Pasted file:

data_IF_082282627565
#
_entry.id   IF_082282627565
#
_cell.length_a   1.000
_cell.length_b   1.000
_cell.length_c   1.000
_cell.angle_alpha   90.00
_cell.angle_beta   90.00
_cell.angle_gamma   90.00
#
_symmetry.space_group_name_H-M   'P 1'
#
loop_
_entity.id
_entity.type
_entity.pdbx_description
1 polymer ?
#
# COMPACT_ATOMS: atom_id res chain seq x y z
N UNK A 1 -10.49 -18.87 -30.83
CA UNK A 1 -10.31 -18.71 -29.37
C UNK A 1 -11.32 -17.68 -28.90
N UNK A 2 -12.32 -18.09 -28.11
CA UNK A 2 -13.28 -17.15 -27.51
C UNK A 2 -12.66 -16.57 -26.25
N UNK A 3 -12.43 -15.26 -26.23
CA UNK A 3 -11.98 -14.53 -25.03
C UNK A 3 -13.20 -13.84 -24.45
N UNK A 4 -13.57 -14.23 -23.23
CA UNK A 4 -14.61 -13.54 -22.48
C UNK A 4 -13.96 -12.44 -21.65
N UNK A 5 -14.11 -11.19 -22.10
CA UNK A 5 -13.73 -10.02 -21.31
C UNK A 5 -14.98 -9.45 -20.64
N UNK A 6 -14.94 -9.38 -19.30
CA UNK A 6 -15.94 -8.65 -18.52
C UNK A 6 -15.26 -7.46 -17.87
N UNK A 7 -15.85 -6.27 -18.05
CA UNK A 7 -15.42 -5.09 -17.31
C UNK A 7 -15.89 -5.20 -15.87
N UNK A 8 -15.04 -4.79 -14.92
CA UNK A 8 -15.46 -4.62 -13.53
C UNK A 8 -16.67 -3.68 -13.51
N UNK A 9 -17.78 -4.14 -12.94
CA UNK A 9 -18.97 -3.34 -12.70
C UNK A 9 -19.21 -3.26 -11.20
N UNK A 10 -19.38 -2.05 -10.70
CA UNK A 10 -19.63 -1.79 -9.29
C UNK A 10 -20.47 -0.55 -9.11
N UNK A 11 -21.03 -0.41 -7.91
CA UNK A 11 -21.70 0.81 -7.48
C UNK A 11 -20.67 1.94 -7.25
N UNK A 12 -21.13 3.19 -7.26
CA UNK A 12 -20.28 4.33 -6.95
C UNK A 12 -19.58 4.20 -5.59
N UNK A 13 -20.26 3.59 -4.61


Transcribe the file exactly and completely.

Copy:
data_IF_082282627565
#
_entry.id   IF_082282627565
#
_cell.length_a   1.000
_cell.length_b   1.000
_cell.length_c   1.000
_cell.angle_alpha   90.00
_cell.angle_beta   90.00
_cell.angle_gamma   90.00
#
_symmetry.space_group_name_H-M   'P 1'
#
loop_
_entity.id
_entity.type
_entity.pdbx_description
1 polymer ?
#
# COMPACT_ATOMS: atom_id res chain seq x y z
N UNK A 1 -10.49 -18.87 -30.83
CA UNK A 1 -10.31 -18.71 -29.37
C UNK A 1 -11.32 -17.68 -28.90
N UNK A 2 -12.32 -18.09 -28.11
CA UNK A 2 -13.28 -17.15 -27.51
C UNK A 2 -12.66 -16.57 -26.25
N UNK A 3 -12.43 -15.26 -26.23
CA UNK A 3 -11.98 -14.53 -25.03
C UNK A 3 -13.20 -13.84 -24.45
N UNK A 4 -13.57 -14.23 -23.23
CA UNK A 4 -14.61 -13.54 -22.48
C UNK A 4 -13.96 -12.44 -21.65
N UNK A 5 -14.11 -11.19 -22.10
CA UNK A 5 -13.73 -10.02 -21.31
C UNK A 5 -14.98 -9.45 -20.64
N UNK A 6 -14.94 -9.38 -19.30
CA UNK A 6 -15.94 -8.65 -18.52
C UNK A 6 -15.26 -7.46 -17.87
N UNK A 7 -15.85 -6.27 -18.05
CA UNK A 7 -15.42 -5.09 -17.31
C UNK A 7 -15.89 -5.20 -15.87
N UNK A 8 -15.04 -4.79 -14.92
CA UNK A 8 -15.46 -4.62 -13.53
C UNK A 8 -16.67 -3.68 -13.51
N UNK A 9 -17.78 -4.14 -12.94
CA UNK A 9 -18.97 -3.34 -12.70
C UNK A 9 -19.21 -3.26 -11.20
N UNK A 10 -19.38 -2.05 -10.70
CA UNK A 10 -19.63 -1.79 -9.29
C UNK A 10 -20.47 -0.55 -9.11
N UNK A 11 -21.03 -0.41 -7.91
CA UNK A 11 -21.70 0.81 -7.48
C UNK A 11 -20.67 1.94 -7.25
N UNK A 12 -21.13 3.19 -7.26
CA UNK A 12 -20.28 4.33 -6.95
C UNK A 12 -19.58 4.20 -5.59
N UNK A 13 -20.26 3.59 -4.61